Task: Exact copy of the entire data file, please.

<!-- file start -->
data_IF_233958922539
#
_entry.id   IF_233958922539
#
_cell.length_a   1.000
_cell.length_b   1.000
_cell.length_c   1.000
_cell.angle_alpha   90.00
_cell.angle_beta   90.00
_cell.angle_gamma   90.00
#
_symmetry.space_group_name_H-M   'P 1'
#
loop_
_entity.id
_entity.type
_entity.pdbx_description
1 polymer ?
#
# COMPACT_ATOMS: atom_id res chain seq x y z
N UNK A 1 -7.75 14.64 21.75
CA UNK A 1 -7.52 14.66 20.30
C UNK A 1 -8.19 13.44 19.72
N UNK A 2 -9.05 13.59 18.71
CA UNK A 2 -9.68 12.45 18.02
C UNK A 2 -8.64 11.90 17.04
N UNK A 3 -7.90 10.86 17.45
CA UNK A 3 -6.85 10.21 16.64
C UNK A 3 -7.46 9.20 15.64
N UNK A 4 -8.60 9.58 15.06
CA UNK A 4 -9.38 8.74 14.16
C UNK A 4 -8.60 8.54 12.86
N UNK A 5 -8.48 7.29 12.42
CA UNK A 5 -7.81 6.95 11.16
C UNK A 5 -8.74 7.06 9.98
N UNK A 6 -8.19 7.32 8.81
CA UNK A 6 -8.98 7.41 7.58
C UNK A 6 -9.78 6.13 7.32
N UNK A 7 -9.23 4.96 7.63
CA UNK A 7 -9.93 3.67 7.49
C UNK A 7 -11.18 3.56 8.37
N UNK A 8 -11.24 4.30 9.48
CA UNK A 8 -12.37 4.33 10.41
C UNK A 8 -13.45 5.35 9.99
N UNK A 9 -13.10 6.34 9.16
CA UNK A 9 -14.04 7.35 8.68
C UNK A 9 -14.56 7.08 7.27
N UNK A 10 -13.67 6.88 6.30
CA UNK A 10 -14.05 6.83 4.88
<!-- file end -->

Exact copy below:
data_IF_233958922539
#
_entry.id   IF_233958922539
#
_cell.length_a   1.000
_cell.length_b   1.000
_cell.length_c   1.000
_cell.angle_alpha   90.00
_cell.angle_beta   90.00
_cell.angle_gamma   90.00
#
_symmetry.space_group_name_H-M   'P 1'
#
loop_
_entity.id
_entity.type
_entity.pdbx_description
1 polymer ?
#
# COMPACT_ATOMS: atom_id res chain seq x y z
N UNK A 1 -7.75 14.64 21.75
CA UNK A 1 -7.52 14.66 20.30
C UNK A 1 -8.19 13.44 19.72
N UNK A 2 -9.05 13.59 18.71
CA UNK A 2 -9.68 12.45 18.02
C UNK A 2 -8.64 11.90 17.04
N UNK A 3 -7.90 10.86 17.45
CA UNK A 3 -6.85 10.21 16.64
C UNK A 3 -7.46 9.20 15.64
N UNK A 4 -8.60 9.58 15.06
CA UNK A 4 -9.38 8.74 14.16
C UNK A 4 -8.60 8.54 12.86
N UNK A 5 -8.48 7.29 12.42
CA UNK A 5 -7.81 6.95 11.16
C UNK A 5 -8.74 7.06 9.98
N UNK A 6 -8.19 7.32 8.81
CA UNK A 6 -8.98 7.41 7.58
C UNK A 6 -9.78 6.13 7.32
N UNK A 7 -9.23 4.96 7.63
CA UNK A 7 -9.93 3.67 7.49
C UNK A 7 -11.18 3.56 8.37
N UNK A 8 -11.24 4.30 9.48
CA UNK A 8 -12.37 4.33 10.41
C UNK A 8 -13.45 5.35 9.99
N UNK A 9 -13.10 6.34 9.16
CA UNK A 9 -14.04 7.35 8.68
C UNK A 9 -14.56 7.08 7.27
N UNK A 10 -13.67 6.88 6.30
CA UNK A 10 -14.05 6.83 4.88